Pew Research reports on an issue of continuing state and national concern.
[A] majority of high school seniors in the U.S. say they enjoy science and around four-in-ten (44%) would like to have a job in the field, according to a Pew Research Center analysis of the 2015 National Assessment of Educational Progress (NAEP). These sentiments, however, tend to vary by race and ethnicity – a pattern that also is reflected in American students’ test scores in science.
Previously, we’ve written about what many consider an “opportunity gap.”
U.S. News reports that where we might have expected progress in closing demographic gaps, problems persist.
Gaps between men and women, and between whites and minorities, also remained entrenched. As the number of white students who earned STEM degrees grew 15 percent in the last five years, the number of black students fell by roughly the same margin, the index found.
Women’s interest in STEM also decreased slightly since last year.
According to the Pew report,
Recent studies paint a mixed picture of how U.S. students – not just high school seniors – are faring in science. Fourth- and eighth-graders, for example, have made gains since 2009, but test scores among 12th-graders have remained flat, according to the NAEP. And while some racial and ethnic performance gaps have narrowed over time, black and Hispanic students still score considerably lower than their Asian and Pacific Islander and white peers, regardless of grade level.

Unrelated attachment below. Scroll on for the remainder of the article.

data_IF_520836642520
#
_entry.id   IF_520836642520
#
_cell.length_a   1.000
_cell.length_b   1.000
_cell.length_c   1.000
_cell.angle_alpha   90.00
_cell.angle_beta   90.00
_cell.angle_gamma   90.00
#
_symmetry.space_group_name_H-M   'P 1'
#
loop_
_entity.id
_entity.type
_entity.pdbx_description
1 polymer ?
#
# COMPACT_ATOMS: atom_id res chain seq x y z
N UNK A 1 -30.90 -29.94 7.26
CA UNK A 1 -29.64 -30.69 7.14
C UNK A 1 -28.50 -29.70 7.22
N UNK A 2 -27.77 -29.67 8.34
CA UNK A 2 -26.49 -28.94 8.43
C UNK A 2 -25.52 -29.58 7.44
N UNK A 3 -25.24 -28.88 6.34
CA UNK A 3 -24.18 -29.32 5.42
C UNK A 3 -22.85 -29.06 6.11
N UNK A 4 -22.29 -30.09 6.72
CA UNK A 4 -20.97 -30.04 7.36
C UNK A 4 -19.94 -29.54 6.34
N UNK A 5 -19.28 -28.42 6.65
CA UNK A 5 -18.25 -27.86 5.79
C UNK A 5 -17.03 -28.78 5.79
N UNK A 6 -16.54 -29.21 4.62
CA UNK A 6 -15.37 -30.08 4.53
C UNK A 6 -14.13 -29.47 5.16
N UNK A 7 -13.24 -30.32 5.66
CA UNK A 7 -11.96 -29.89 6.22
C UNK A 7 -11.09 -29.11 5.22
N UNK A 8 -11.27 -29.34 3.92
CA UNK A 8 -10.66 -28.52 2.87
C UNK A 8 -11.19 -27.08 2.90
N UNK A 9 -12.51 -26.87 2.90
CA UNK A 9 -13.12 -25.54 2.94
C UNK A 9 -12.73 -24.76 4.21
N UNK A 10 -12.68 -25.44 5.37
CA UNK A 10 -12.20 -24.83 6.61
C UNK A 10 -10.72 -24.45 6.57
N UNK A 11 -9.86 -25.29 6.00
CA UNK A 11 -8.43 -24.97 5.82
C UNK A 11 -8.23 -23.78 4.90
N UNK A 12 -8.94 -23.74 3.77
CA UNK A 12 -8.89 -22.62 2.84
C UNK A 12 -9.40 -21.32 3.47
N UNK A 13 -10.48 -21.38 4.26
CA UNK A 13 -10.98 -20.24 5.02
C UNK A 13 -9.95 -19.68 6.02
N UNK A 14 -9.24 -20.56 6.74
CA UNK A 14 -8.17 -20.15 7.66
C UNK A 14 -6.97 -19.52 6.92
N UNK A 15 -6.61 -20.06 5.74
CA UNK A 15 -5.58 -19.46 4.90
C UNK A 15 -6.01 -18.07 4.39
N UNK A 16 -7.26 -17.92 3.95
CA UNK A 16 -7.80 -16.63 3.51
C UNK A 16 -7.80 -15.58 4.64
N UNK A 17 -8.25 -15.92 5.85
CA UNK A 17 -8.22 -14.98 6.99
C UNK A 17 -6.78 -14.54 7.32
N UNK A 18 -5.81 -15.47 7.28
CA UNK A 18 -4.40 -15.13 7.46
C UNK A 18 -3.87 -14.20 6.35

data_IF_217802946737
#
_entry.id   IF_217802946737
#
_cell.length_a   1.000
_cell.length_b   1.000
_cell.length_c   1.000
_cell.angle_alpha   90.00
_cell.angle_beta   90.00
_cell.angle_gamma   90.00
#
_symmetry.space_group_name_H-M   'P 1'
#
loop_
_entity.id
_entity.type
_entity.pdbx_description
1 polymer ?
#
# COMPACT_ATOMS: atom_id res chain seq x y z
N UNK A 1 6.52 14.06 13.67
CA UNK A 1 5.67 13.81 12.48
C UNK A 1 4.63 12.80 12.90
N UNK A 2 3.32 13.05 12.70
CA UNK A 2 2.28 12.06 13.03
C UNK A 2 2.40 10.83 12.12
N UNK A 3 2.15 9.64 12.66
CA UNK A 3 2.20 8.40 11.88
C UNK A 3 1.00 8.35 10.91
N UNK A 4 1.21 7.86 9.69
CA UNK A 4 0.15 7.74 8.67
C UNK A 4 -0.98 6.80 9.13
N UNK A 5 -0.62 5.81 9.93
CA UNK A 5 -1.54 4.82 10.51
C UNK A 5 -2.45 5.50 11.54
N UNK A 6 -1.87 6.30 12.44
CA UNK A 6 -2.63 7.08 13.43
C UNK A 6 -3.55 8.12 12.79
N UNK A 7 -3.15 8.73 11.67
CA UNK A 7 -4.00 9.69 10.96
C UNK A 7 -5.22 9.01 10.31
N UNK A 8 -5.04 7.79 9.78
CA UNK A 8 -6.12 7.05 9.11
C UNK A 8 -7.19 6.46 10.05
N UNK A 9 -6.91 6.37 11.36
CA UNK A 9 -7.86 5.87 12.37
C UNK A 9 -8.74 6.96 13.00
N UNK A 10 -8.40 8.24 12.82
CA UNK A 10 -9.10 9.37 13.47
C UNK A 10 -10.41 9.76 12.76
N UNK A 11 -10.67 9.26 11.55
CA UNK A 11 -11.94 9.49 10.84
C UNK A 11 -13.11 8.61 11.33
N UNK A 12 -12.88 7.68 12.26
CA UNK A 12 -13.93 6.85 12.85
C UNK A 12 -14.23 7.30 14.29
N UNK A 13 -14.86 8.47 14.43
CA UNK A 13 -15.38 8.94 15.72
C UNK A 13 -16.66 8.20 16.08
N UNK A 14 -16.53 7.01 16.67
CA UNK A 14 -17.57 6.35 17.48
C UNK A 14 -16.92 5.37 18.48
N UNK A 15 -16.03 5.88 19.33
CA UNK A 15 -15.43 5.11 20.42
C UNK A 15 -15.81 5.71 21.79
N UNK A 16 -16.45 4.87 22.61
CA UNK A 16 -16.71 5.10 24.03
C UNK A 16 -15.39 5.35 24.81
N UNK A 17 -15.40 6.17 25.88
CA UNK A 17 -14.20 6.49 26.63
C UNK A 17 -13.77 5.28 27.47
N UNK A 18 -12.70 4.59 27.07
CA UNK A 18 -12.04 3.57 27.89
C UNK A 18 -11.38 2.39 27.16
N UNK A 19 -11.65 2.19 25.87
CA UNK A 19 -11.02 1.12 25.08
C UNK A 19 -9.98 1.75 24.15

In recent years, there has been attention paid to racial and gender disparities in jobs tied to the fields of science, technology, engineering and mathematics (STEM). Several industries, such as technologyand medicine, are openly looking for ways to diversify their ranks.
In our state, with unprecedented employment opportunities opening up in the next five years and one of the nation’s strongest tech economies, the challenge to close the opportunity gap and expand shared prosperity is important and the prospects for success should be high. One key will be fixing the “leaky pipeline” that sees too many students drop out before they complete high school.
Of 80,700 students entering 9th grade, about one-quarter of them, 20,100 will drop out before graduation. Those students have a mountain to climb to reach a career job.
Pew research associate Monica Anderson points out,
It’s worth noting that students’ fondness of science can be affected by many factors that are often interconnected with race and ethnicity. Those who voice a greater interest in the subject and a desire to work in the field tend to have higher science scores. Parental involvement, as well as a parents’ level of educational attainment, may be linked to how well children do on science assessments. And the availability of advanced science courses and socioeconomic factors also may play a role in cultivating a student’s interest and understanding of science.
Our roadmap for shared expanding the state’s culture of opportunity provides policy direction for making sure Washingtonians have the education, skills and career opportunities necessary to thrive and realize their virtually unlimited potential.